The coronavirus is upending life as we know it for everyone and challenging institutions from pre-school to higher education that serve students to deliver care and instruction. EdSource is committed to riding out this crisis with you to provide accurate, timely and useful information to help you make good choices for yourself and your families.
Increasingly school districts say they will stay closed at least until the first week of May
School districts are consulting with health authorities in setting closure dates, and increasingly are doing so along with all districts in their counties.
California's shut down leaves many families in need of food. Throughout the state food banks are partnering with schools to deliver meals to families as well as school children.
Gaps in access to technology forces teacher to innovate to reach his students and their parents.
The health crisis has high school seniors worried about college enrollment deadlines. Other concerns rise about grades and financial aid. Colleges promise some flexibility.
California's need for nurses and physicians to fight Covid-19 could find help among graduating nurses and medical students but actions are needed to get them into the hospitals.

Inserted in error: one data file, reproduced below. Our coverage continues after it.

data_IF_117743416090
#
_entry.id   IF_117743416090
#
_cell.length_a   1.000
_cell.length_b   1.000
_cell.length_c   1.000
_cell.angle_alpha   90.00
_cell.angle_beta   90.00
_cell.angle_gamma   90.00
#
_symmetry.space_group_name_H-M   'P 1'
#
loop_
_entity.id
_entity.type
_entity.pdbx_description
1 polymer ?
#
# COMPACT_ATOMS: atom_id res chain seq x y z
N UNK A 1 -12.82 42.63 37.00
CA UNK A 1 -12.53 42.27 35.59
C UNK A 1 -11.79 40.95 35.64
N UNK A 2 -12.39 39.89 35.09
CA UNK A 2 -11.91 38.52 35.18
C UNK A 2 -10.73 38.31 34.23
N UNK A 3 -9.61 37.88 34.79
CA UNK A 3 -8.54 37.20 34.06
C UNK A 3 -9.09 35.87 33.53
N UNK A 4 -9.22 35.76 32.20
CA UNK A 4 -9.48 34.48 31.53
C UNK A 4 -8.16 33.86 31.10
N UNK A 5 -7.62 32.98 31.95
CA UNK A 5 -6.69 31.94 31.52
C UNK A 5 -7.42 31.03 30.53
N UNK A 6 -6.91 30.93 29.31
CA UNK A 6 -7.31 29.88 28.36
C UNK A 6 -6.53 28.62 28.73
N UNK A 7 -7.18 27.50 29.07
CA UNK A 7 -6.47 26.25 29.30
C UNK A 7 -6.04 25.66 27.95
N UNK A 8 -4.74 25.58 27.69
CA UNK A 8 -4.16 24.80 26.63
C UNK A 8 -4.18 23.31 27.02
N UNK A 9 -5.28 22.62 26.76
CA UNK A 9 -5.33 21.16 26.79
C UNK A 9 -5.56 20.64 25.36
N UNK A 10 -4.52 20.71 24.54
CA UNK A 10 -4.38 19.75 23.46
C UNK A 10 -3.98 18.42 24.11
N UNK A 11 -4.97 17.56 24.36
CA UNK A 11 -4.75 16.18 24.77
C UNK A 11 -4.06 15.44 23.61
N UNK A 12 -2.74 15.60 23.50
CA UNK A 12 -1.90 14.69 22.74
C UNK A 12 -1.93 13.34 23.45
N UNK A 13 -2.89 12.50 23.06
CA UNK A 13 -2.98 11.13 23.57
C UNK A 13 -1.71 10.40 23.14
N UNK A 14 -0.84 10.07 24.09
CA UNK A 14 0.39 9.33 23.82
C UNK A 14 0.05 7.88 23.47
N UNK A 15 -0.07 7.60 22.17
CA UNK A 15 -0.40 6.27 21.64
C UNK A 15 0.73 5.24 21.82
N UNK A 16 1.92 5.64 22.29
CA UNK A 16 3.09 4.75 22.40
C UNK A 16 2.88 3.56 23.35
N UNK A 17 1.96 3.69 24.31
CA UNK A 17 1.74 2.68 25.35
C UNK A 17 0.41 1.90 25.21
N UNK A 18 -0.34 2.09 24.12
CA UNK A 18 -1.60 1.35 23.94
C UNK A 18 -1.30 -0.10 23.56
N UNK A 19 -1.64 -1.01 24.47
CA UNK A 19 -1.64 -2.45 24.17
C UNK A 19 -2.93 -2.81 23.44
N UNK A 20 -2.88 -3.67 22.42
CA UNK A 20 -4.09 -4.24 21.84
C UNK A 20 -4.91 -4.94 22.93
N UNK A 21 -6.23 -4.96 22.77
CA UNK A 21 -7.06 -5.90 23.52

The money for education is a small piece of a record $2 trillion in coronavirus relief but vitally needed as a recession looms in California.
Schools and teachers must focus on creative, workable solutions to provide their students with education during school closures.
Child care programs increasingly face closure, putting a strain on businesses and parents watching children at home while working.
EdSource is tracking schools in California that have closed due to the coronavirus.
Some districts had cut back on services for disabled students out of fear of lawsuits over equity.
State Superintendent of Public Instruction Tony Thurmond is urging the small district in Tulare County to close.
Mental health experts say during this time of heightened anxiety, finding ways to cope and create stability are key to maintaining a healthy outlook.
Senate bill could open the door for districts to waive federal special education law.
Life may not be the same, but for some California college students staying on campus provides a refuge, especially for those with nowhere to go.